Ghana Boundary Commission hints at reconstructing boundary pillars which aided 2017 ITLOS ruling

The Ghana Boundary Commission is hinting at a possible reconstruction of some boundary pillars which played a crucial role in the 2017 International Tribunal for the Law of the Sea (ITLOS) ruling but are currently buried in the sea sand of the Western Region.

Speaking at the opening ceremony of the Joint Technical meeting in Grand Bassam, Cote D’ Ivoire, National Coordinator of the Ghana Boundary Commission, Major General Emmanuel Kotia called for the re-affirmation of maritime boundaries between Ghana and Cote D’ Ivoire.

“Let us work and coordinate the re-affirmation of the land boundary terminus that is, pillar 54, 55 on the Ghana side at Newtown. One thing we have realized is that some of the pillars have been submerged in the sand.”

“Let us remember that the land boundary terminus in that area was used in the ITLOS ruling and that is what guides us so far as our maritime boundary is concerned”

 “We are hoping that this meeting will be able to set up a date as part of the plan of action to be able to go for an inspection of those pillars and decide on the possible reconstruction of the pillars,” he said.

The National Coordinator further stated the construction of a lighthouse in the area will also help align the common land boundary terminus which serves as a guide for the maritime boundary between Ghana and Cote D’Ivoire.

He urged the Boundary Commissions of the two countries to speed up work with the reaffirmation exercise in Dollar Power, Savannah Region.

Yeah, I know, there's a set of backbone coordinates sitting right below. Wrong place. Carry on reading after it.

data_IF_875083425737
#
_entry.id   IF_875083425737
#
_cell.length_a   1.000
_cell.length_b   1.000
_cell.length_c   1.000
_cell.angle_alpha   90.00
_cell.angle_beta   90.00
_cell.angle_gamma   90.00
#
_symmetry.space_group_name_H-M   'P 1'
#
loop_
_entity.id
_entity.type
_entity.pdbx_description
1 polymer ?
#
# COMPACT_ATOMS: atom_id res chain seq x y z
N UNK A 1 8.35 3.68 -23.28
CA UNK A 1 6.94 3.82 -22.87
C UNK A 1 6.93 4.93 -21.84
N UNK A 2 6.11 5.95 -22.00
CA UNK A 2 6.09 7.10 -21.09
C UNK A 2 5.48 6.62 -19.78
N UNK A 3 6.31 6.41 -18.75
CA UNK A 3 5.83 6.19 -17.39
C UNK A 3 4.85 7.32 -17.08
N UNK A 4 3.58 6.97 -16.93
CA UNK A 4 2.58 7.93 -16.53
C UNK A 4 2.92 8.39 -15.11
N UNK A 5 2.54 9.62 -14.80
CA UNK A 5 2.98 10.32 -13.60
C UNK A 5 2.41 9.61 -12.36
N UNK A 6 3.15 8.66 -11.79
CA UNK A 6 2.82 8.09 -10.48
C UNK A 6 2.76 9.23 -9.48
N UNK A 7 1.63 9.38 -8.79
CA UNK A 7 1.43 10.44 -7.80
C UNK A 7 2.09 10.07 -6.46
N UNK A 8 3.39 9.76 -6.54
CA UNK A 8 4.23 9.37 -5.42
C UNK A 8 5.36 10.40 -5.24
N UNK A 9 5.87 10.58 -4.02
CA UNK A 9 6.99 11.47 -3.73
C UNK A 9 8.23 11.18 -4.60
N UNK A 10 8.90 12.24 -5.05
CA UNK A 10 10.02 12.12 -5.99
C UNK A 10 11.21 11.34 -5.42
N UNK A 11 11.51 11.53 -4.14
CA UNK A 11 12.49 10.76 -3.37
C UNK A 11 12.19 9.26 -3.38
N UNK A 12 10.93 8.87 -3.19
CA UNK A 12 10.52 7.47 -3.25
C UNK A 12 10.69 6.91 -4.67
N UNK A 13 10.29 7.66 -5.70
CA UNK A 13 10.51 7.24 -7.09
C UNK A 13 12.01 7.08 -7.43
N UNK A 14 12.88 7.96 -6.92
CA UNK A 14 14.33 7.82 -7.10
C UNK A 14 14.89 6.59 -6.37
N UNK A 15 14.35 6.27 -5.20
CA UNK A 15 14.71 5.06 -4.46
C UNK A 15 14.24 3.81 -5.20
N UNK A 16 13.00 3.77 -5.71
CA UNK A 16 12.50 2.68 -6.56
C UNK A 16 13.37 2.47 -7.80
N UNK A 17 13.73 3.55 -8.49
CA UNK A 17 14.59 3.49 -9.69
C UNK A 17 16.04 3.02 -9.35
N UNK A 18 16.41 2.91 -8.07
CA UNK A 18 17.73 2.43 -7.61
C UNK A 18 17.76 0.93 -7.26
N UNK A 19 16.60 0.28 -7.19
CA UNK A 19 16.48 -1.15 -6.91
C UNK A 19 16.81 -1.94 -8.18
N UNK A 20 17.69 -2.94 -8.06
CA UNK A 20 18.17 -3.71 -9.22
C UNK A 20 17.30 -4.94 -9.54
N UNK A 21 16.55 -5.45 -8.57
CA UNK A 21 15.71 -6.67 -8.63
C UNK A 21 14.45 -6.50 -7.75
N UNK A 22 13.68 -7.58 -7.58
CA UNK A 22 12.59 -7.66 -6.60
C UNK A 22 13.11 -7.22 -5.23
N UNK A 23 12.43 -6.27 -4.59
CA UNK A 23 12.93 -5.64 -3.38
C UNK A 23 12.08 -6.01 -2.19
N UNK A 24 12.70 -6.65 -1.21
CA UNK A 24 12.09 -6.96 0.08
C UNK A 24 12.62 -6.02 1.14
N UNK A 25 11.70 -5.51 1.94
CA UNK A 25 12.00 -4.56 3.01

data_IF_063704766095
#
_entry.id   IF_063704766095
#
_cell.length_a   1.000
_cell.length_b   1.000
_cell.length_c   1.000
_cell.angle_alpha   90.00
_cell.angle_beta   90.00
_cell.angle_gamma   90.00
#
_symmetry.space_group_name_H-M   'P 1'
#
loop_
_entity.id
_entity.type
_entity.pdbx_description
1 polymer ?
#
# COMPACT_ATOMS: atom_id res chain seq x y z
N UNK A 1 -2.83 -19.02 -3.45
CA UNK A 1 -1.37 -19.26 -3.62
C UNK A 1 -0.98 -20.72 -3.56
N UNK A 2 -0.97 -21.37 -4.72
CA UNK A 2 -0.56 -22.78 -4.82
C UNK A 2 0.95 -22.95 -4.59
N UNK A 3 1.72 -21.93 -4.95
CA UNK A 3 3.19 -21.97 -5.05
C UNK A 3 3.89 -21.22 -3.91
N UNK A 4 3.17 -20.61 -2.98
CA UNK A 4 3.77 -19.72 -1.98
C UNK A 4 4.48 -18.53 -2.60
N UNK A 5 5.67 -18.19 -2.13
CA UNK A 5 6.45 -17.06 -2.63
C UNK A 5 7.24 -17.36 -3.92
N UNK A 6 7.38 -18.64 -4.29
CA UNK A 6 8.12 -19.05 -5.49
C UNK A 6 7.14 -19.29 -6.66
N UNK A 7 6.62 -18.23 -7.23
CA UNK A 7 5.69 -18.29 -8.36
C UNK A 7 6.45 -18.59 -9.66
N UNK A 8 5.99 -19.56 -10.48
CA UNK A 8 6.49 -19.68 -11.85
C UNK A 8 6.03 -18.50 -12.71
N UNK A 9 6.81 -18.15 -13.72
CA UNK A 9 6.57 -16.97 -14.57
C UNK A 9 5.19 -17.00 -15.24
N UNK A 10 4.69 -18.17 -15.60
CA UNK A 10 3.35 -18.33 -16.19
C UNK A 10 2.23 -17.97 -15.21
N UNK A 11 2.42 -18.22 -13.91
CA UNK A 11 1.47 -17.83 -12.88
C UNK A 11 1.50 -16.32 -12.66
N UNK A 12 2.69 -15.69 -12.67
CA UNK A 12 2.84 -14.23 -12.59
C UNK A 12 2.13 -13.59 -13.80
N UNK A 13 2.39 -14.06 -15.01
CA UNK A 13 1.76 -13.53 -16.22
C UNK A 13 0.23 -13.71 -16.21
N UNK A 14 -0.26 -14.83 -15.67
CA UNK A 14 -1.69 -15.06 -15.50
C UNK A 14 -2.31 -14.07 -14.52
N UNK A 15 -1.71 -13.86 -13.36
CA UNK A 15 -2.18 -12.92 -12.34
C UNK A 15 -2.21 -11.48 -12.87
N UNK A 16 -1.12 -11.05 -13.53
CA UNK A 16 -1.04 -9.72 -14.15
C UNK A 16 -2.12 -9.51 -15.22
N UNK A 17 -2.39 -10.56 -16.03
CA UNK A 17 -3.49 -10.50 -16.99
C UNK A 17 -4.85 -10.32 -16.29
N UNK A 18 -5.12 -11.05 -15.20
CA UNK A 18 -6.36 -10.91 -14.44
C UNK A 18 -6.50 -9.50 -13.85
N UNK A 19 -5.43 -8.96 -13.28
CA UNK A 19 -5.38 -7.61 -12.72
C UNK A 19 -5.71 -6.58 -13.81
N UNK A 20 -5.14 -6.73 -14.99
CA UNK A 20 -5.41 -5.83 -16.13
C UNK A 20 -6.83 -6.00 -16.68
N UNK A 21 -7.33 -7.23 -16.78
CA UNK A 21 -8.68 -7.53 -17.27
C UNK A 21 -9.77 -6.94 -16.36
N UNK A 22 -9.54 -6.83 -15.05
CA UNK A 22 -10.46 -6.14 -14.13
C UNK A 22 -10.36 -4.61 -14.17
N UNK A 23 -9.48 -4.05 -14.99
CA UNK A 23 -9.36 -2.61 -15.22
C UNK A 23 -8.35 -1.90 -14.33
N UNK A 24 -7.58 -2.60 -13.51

“Related to that, we should also be thinking of building a lighthouse that will align with the land boundary terminus, if we can seek funding. The lighthouse will serve as a direction for ships and other activities so far as the maritime domain is concerned” 

The Executive Secretary of the Boundary Commision of Cote D’ Ivoire, Diakalidia Konate says he is excited about the progress of work by the countries and is hopeful the meeting will produce positive results that will further deepen the cooperation between the two Boundary Commissions.

In 2017, ITLOS in Hamburg, Germany ruled in favour of Ghana in the maritime dispute with Côte d’Ivoire.

The Chamber in a unanimous decision ruled that there has not been any violation on the part of Ghana on Côte d’Ivoire’s maritime boundary.

 It also noted that Ghana has not violated Côte d’Ivoire’s sovereign rights with its oil exploration in the disputed basin

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